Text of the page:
by SK




The organizer of the exposition An Insect World, Maaike Krijtenburg tells me nature is a subject that keeps returning in her life. During her study of “Art Therapy”, she researched the therapeutic aspects of nature, primarily for people with stress related problems. She notes: “It may be winter in your life, but that doesn’t mean it can never be summer again.” She gets inspired by her faith and believes there is no better artist then God.

On a sunny day she saw a bumblebee on a sunflower. She took pictures and started to draw the little insect and started thinking about the important role of insects in nature. By her art she wants to raise awareness about the important role that insects have in nature. Her insects are realistic even with her own interpretation. After making a lot of photos of her subject form different angles, she chooses the perfect one and starts with a sketch. Thereafter she starts using pastel; with every layer more details become visible, giving a better insight into the form of the insect. She gets inspired by the following artists she follows on Instagram: @ denisoktyabr, @zhaoyang3665, @ Izumi_kogahara and @radrabbit7. She finds their work powerful impressionable and because it is more abstract,she can augment it within her own ideas.


Drawing prcess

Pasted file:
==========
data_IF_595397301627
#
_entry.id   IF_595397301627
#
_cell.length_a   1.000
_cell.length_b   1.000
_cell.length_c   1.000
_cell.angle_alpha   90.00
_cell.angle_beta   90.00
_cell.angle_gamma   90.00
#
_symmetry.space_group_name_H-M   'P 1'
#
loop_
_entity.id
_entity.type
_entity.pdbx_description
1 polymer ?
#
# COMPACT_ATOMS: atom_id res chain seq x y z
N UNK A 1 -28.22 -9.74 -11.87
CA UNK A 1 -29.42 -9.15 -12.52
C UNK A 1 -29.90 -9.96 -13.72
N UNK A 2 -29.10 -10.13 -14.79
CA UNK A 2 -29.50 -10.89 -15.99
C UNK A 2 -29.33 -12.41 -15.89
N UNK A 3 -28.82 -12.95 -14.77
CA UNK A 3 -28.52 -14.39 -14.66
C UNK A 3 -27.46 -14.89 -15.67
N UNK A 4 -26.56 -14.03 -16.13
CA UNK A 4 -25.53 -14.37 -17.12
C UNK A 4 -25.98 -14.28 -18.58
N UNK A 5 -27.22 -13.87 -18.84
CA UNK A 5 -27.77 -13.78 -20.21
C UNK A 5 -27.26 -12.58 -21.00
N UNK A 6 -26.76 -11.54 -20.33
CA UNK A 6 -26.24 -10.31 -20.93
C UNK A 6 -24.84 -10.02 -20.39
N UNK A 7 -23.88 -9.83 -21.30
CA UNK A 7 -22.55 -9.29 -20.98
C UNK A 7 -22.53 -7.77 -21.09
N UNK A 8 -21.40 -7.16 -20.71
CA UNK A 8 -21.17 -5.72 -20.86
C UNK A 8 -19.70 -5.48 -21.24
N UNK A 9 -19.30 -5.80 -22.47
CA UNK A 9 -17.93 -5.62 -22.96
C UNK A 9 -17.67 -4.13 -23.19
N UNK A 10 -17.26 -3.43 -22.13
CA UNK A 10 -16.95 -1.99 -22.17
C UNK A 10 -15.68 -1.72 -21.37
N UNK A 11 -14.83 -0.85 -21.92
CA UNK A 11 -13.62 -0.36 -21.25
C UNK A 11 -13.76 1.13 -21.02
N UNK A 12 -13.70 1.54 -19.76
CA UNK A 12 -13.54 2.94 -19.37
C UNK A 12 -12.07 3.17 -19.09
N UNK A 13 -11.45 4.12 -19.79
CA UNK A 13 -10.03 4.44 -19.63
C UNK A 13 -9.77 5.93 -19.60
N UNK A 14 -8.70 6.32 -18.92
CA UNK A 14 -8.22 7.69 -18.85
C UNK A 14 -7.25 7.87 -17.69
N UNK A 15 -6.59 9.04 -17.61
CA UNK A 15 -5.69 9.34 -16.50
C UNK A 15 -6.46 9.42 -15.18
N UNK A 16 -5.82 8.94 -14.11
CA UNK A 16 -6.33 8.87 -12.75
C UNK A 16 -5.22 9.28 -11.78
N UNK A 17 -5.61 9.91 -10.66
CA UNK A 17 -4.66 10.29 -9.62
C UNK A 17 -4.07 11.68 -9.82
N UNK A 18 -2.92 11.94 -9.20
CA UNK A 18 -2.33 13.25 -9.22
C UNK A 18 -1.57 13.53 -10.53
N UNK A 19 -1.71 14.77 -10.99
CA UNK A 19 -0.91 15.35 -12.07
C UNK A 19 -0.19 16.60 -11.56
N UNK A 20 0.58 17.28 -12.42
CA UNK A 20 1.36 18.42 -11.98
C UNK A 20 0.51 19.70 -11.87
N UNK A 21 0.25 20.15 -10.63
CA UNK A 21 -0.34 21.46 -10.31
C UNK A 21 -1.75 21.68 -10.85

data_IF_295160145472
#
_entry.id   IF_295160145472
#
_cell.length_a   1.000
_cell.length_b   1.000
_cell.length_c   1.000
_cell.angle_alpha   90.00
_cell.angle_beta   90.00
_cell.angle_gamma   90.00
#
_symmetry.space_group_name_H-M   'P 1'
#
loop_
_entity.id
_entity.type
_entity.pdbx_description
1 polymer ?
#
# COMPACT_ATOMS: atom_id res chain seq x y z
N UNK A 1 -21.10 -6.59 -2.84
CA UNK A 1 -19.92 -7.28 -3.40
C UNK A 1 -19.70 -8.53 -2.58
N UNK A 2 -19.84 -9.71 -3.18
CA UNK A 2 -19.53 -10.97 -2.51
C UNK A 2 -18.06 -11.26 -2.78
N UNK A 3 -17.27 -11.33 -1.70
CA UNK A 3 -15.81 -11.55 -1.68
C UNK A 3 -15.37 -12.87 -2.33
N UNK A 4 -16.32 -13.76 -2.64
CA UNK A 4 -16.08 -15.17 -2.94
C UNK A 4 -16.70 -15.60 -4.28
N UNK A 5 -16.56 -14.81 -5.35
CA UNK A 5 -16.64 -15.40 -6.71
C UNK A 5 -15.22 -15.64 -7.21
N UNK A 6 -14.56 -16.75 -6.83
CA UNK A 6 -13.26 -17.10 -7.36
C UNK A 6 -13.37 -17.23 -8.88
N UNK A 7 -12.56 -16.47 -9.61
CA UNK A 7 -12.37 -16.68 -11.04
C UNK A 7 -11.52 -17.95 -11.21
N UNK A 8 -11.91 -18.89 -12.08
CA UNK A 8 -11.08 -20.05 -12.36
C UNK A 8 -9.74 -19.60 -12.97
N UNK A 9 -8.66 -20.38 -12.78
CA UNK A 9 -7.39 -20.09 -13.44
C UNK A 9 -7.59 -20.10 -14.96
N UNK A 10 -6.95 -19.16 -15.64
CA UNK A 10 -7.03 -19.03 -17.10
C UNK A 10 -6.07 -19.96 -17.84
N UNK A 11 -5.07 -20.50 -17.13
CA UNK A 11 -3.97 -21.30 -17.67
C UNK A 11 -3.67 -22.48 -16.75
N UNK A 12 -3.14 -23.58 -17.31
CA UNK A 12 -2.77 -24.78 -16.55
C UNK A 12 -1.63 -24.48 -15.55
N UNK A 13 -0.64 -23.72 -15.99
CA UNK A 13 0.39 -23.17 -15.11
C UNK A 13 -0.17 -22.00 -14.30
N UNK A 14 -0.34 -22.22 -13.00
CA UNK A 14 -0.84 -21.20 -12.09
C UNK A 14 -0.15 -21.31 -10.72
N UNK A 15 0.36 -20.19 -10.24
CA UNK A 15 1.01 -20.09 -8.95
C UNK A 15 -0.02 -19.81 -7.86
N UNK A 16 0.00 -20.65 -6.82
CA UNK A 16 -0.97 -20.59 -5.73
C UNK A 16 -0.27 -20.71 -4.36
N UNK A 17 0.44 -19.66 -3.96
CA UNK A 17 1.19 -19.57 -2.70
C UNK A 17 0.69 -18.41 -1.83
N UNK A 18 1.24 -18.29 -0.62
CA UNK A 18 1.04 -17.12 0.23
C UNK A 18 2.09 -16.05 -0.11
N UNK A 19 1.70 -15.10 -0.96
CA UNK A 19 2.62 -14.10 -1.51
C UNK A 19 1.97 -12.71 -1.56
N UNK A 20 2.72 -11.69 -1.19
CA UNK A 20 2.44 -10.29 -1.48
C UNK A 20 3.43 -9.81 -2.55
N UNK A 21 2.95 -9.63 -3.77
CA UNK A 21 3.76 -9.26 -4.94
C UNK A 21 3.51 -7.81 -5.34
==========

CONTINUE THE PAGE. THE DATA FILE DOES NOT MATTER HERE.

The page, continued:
The pill is at the centre, either a tablet or a capsule made from resin. The body, wings, antennae and legs are first drawn in illustrator and then laser cut from the carton in which the drugs once were packaged.

It started in 2013 as an autobiographical research project. I had already been dealing with health issues for a while by that time. I felt completely burnt-out, which resulted in a host of different physical complaints. It was out of my experience with being ill and having to take prescription drugs that I developed insecta - pharma. As my medical knowledge grew I began gathering up questions about health and medicine at an equal pace. Are certain symptoms causes or effects? Is there necessarily a difference between preventing and curing disease? Where do we draw the line when it comes to the side effects of drugs, are they inescapable or unacceptable? I soon saw that these questions cannot be answered in a clear-cut way. One’s experiences with being on medication are personal, unique and often come with an emotional component. When you are prescribed a drug it can sometimes feel like being sentenced

to a punishment, but it can also feel life-changing in a positive sense. Taking a pill has, in many instances, become the most obvious course of action when when faced with range of issues. With insecta - pharma I try to speak to the inescapable prevalence of drugs in our society by comparing them with insects. Their omnipresence, their indispensable role in our daily lives, the ways in which they manifest themselves: their useful and beneficial traits concurrent with their negative side effects. Pills as small entities, a whole new group of insects with its own classification system. A combination of taxonomy, entomology and pharmacology. Every tablet or capsule has its own life purpose, characteristics and appearance.